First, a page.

I had already used sheet materials for making chicken housing. This reduced the amount of hiding places for red mite. Coupled with creosote, it would make life really hard for the mites. Using dimensions that suited the sheets would be most efficient. The house would also have to be big enough to act as a scratching area during any daytime confinement.
My Chicken House Design
Method and Materials
I was really interested to see if I could incorporate a deep litter system into the design. Having read ‘The Small Scale Poultry Flock‘ by Harvey Ussery, I felt a deep litter system would provide a great way of providing a scratching area for my chickens, catching and storing the chicken poop, and creating compost, and provide a bit of supplementary heat for the house in Winter. I also hoped that it would mean that I would only need to clean out the chickens once a year. This would save on bedding material and work. As the deep litter system works best in contact with the soil, it ruled out a concrete base, and so I would need a barrier of some kind. I had used a recycled plastic sheet (stokboard) to line the greyhound beds and doors when we still raced the dogs. Despite more than four years of full time use, no dog had ever chewed through it. (It’s also used for pig housing). I thought that it was unlikely that a fox could do in one night what a greyhound couldn’t do in years. The stokboard would need to be buried for at least two feet. it comes in 8 ft by 4 ft sheets, so laid longwise I could bury 2 feet, and still have 2 feet to contain the deep litter/compost. that was important, as the microbes in the litter would attack any wood, and it would rot pretty quickly. With eight foot sheets, and needing about 5 sq feet per chicken, an eight foot by eight foot footprint would give me enough space for about 12 hens and a cockerel, which was ideal. As I was not intending to keep the chickens permanently housed, I could probably house more, but would also need to occasionally rake the surface of the litter. For the above ground sections I would use marine ply, treated with creosote, a partial mesh front, and a corrugated, clear plastic roof.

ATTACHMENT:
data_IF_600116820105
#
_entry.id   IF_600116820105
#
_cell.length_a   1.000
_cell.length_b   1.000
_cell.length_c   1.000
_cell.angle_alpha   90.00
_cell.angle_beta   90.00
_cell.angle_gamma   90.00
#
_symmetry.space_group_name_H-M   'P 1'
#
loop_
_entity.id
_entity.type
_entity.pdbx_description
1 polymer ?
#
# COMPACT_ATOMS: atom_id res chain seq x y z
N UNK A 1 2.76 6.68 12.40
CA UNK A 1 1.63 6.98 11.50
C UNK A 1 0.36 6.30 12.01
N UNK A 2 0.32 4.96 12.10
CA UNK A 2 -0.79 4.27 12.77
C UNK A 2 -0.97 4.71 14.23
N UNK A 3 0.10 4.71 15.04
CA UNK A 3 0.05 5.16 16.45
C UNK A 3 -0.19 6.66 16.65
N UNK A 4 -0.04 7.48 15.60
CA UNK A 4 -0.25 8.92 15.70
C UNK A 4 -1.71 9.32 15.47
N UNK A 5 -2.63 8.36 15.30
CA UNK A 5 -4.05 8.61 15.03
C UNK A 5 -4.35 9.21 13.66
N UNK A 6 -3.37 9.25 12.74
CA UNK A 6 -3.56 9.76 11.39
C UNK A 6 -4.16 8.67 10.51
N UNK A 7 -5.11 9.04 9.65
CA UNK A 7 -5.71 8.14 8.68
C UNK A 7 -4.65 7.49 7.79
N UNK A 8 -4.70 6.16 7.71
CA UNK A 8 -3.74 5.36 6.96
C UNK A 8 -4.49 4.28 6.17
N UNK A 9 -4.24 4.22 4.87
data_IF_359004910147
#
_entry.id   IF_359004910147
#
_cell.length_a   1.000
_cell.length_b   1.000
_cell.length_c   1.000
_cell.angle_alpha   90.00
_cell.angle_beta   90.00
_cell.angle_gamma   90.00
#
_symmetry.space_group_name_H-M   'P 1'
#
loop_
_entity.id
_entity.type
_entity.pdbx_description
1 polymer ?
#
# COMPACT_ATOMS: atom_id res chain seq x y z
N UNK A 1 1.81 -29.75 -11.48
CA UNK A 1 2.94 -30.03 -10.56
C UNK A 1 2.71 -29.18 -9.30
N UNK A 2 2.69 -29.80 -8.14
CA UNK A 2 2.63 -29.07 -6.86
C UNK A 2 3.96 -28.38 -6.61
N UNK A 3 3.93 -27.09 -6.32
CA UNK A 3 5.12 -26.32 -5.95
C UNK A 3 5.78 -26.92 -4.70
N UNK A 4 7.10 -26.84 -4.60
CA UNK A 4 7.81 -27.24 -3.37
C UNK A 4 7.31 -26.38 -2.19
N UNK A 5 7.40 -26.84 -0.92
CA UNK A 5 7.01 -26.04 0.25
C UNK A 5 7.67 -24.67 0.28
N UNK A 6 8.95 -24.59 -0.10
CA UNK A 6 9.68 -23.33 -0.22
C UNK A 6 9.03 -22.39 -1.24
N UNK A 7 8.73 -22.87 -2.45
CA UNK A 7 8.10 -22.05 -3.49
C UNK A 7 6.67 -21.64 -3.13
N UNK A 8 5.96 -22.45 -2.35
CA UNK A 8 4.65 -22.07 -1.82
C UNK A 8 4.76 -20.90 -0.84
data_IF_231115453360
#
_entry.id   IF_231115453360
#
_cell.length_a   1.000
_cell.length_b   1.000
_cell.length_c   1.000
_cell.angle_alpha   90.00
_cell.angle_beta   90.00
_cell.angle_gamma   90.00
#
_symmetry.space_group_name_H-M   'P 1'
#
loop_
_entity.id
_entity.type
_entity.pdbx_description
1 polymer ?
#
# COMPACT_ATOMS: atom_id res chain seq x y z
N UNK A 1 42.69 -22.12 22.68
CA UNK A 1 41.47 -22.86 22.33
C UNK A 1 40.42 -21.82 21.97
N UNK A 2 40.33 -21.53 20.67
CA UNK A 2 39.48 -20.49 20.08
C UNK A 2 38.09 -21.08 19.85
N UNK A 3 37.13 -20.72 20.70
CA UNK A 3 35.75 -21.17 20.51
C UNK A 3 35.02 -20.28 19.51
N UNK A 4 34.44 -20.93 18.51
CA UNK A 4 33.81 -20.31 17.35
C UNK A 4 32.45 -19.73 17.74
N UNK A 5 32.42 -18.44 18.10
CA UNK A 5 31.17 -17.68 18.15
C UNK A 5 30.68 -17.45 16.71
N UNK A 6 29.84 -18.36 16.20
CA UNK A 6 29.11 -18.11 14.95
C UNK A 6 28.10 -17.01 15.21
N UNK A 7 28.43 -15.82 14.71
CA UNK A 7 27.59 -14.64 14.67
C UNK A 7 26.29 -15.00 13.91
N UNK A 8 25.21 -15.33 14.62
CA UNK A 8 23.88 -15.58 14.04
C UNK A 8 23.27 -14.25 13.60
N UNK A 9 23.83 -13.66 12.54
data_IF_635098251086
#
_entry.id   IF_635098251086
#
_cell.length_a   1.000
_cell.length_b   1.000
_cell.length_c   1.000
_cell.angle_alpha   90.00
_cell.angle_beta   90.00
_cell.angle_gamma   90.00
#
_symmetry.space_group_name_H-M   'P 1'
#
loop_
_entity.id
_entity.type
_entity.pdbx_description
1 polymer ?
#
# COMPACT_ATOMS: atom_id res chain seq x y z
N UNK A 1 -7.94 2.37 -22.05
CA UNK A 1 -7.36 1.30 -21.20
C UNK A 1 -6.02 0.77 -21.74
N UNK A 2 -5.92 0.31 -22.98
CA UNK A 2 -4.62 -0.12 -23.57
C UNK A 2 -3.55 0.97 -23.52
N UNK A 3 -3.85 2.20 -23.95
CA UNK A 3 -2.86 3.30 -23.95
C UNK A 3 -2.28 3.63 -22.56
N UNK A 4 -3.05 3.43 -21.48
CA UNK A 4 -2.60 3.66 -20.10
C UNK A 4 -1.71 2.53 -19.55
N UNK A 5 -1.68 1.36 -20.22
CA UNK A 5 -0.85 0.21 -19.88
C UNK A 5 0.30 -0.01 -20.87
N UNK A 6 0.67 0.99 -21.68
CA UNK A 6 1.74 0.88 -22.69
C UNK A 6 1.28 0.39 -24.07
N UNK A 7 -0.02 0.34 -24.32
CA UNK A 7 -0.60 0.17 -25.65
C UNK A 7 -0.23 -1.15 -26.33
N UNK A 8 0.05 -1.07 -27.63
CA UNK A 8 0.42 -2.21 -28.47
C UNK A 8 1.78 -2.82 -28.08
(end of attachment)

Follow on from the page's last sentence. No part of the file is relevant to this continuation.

I wanted to position the new chicken house to get the most benefit. I am putting up a polytunnel later this year, and decided that if I put the chicken house in front of the polytunnel entrance, each would shelter the other from the wind. It would also allow me to collect water from the chicken house roof for use in the tunnel. The house would be adjacent to my grain growing area. This allows me to take the surplus straw from the grain, to use as poultry bedding. The following year that would have collected a year’s worth of poultry poop, creating compost, which could be used in the polytunnel, and on the grain growing area. Rather than try to collect water from the polytunnel (which is harder), I could use the damp areas from the sides of the tunnel to grow comfrey, which would help to feed the chickens. There are other beneficial relationships that can be created here, such as comfrey to worms, worms to chickens, vermicompost to tunnel etc. For a full explanation you would need to see it in place.
Chicken House Construction
With the chicken house thought through, and the right site selected, I started to dig the trenches for the buried walls, and to remove some soil and weeds from where the deep litter would be. It was Summer, and my new chickens were growing fast. Then it rained.
This area gets wet when it rains, but this was the worst summer rain that i can remember. That’s a real bonus, as if it had stayed dry i would not have made any adjustments to the design, and my chickens would have been living on a sodden mass of organic matter. I added some stone to the bottom of the trenches, and raised the whole thing up by a foot. I dug a small drainage channel, and so far, after six months or so, it hasn’t ever got wet.
The picture above shows me putting in the first sheets of stokboard, and putting on some weight too 🙂 Less bread and wine for me I think.
The corner posts are 4 inch square fence posts. The wall space above would be covered in plywood, with an open mesh front. The roof would be corrugated plastic sheets, with the ridges left unblocked to increase ventilation.
Making the Chickens Comfortable
The picture above shows the front, from the inside. Once the weather got cold I added a sheet of corrugated plastic across most of the front mesh to reduce drafts, but put battens on first so that the air would still flow freely. The picture also shows the stokboard mostly hidden by the deep litter, as well as the plywood walls. The walls were treated with creosote, which protects it from rotting, as well as killing red mite. The picture was taken looking through the door, which is full height. No bending or stooping. (For me, not the chickens).
This picture shows the perches and roof. the perches are a fraction under 8 feet in length, and are of 2 inch square timber. I used a router to curve each of the corners around, to make them more comfortable for the chickens. The perches sit on some thinner battens, and the chickens used to perch on them, but have now stopped. Although my plan calls for a corrugated roof, I wanted a sheet of plywood over the perches. This was to reduce heat loss through drafts (convection), and radiation through the clear roof. With the chickens perched above the ground and therefore not losing heat through conduction, all three methods of heat loss were being combated.